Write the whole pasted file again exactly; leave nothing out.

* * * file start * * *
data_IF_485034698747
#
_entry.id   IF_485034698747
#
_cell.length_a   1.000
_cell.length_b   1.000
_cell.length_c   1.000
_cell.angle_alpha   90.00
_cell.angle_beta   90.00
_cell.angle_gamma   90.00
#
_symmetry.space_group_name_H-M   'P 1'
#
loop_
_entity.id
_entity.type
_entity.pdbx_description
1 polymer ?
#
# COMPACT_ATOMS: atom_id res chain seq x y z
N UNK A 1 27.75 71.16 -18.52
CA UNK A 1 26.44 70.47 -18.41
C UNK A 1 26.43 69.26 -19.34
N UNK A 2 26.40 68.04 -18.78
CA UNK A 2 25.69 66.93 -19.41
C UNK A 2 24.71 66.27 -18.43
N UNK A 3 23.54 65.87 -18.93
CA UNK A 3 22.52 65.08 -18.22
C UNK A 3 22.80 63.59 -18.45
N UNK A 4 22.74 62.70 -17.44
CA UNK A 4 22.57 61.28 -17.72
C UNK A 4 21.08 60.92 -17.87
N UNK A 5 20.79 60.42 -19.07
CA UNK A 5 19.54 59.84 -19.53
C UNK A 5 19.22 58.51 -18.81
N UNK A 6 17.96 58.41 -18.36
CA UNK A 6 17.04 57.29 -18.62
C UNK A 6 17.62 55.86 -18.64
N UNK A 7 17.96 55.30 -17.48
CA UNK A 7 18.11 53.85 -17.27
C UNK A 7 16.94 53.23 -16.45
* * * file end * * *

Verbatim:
data_IF_485034698747
#
_entry.id   IF_485034698747
#
_cell.length_a   1.000
_cell.length_b   1.000
_cell.length_c   1.000
_cell.angle_alpha   90.00
_cell.angle_beta   90.00
_cell.angle_gamma   90.00
#
_symmetry.space_group_name_H-M   'P 1'
#
loop_
_entity.id
_entity.type
_entity.pdbx_description
1 polymer ?
#
# COMPACT_ATOMS: atom_id res chain seq x y z
N UNK A 1 27.75 71.16 -18.52
CA UNK A 1 26.44 70.47 -18.41
C UNK A 1 26.43 69.26 -19.34
N UNK A 2 26.40 68.04 -18.78
CA UNK A 2 25.69 66.93 -19.41
C UNK A 2 24.71 66.27 -18.43
N UNK A 3 23.54 65.87 -18.93
CA UNK A 3 22.52 65.08 -18.22
C UNK A 3 22.80 63.59 -18.45
N UNK A 4 22.74 62.70 -17.44
CA UNK A 4 22.57 61.28 -17.72
C UNK A 4 21.08 60.92 -17.87
N UNK A 5 20.79 60.42 -19.07
CA UNK A 5 19.54 59.84 -19.53
C UNK A 5 19.22 58.51 -18.81
N UNK A 6 17.96 58.41 -18.36
CA UNK A 6 17.04 57.29 -18.62
C UNK A 6 17.62 55.86 -18.64
N UNK A 7 17.96 55.30 -17.48
CA UNK A 7 18.11 53.85 -17.27
C UNK A 7 16.94 53.23 -16.45